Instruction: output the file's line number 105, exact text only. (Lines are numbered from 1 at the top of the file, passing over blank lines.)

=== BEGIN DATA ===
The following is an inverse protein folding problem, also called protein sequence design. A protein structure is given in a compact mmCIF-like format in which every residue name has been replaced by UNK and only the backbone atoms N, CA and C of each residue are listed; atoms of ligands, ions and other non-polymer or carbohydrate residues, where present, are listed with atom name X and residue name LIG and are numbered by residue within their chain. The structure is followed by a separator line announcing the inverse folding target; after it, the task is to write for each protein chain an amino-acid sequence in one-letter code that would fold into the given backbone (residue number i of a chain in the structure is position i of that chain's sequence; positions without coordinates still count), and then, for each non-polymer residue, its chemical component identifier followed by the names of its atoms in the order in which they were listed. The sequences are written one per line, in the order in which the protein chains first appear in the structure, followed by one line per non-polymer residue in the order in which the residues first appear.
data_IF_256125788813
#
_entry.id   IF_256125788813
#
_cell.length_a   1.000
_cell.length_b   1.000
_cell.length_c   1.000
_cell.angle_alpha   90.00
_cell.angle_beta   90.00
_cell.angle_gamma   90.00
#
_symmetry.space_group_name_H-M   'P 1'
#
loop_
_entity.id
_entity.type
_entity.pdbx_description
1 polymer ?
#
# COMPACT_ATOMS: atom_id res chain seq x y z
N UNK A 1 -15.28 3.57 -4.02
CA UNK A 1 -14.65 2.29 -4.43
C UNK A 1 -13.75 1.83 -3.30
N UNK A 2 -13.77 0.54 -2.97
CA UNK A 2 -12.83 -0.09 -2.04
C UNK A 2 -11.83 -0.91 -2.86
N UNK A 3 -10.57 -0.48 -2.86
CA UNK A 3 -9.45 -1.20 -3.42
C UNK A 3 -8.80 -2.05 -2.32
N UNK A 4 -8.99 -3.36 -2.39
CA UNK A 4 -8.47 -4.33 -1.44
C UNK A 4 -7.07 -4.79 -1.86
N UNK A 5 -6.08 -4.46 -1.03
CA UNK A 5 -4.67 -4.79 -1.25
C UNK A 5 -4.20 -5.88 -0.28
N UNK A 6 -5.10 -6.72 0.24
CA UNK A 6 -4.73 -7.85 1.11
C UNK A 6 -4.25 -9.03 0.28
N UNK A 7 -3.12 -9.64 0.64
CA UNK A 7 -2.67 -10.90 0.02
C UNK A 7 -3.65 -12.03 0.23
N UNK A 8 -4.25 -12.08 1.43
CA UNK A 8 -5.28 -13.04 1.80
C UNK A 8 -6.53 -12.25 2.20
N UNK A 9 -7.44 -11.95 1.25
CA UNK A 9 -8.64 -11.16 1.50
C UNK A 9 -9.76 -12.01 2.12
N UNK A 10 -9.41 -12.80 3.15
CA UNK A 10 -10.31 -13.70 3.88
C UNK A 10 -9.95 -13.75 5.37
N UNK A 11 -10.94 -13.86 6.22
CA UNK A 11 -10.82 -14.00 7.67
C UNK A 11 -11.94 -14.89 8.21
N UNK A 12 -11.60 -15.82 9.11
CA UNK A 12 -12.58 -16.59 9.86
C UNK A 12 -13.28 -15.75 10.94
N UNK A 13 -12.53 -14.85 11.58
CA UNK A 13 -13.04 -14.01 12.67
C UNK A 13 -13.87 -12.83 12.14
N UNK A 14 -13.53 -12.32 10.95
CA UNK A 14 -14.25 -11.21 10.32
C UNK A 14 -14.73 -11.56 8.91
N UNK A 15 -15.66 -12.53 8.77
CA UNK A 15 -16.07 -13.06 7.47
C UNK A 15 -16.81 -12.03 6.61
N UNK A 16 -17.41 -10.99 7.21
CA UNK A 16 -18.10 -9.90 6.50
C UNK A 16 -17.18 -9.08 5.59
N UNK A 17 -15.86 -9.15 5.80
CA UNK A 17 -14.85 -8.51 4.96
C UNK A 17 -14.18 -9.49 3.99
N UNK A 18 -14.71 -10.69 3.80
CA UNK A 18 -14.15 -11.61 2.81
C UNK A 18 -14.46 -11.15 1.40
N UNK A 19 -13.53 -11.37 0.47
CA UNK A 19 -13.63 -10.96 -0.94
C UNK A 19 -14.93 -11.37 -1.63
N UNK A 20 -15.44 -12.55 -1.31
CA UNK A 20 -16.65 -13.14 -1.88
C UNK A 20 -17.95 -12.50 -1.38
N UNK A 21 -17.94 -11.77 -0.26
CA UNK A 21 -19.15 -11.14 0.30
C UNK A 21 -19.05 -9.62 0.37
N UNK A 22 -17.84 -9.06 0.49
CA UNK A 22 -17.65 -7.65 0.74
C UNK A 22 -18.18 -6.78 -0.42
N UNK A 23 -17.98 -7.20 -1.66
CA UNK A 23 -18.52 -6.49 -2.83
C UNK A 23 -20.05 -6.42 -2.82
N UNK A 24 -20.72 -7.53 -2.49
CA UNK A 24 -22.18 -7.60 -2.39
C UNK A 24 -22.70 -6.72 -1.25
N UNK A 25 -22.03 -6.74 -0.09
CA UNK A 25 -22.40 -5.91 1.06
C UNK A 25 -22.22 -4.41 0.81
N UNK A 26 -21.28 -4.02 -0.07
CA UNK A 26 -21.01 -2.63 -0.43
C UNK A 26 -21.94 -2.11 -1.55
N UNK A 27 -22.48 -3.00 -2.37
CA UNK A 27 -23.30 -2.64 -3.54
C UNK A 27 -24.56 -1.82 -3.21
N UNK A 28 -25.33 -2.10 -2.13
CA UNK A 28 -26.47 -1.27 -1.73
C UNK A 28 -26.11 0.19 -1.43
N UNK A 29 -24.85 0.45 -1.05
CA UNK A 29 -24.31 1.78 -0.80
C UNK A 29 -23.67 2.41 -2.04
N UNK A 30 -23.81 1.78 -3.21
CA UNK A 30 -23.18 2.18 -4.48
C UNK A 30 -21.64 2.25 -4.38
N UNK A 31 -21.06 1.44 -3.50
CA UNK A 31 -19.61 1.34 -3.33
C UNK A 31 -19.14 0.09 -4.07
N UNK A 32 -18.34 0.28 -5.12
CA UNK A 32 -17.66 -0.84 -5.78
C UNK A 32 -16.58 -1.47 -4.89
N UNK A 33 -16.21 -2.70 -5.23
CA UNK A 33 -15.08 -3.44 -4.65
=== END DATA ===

C UNK A 28 -26.11 0.19 -1.43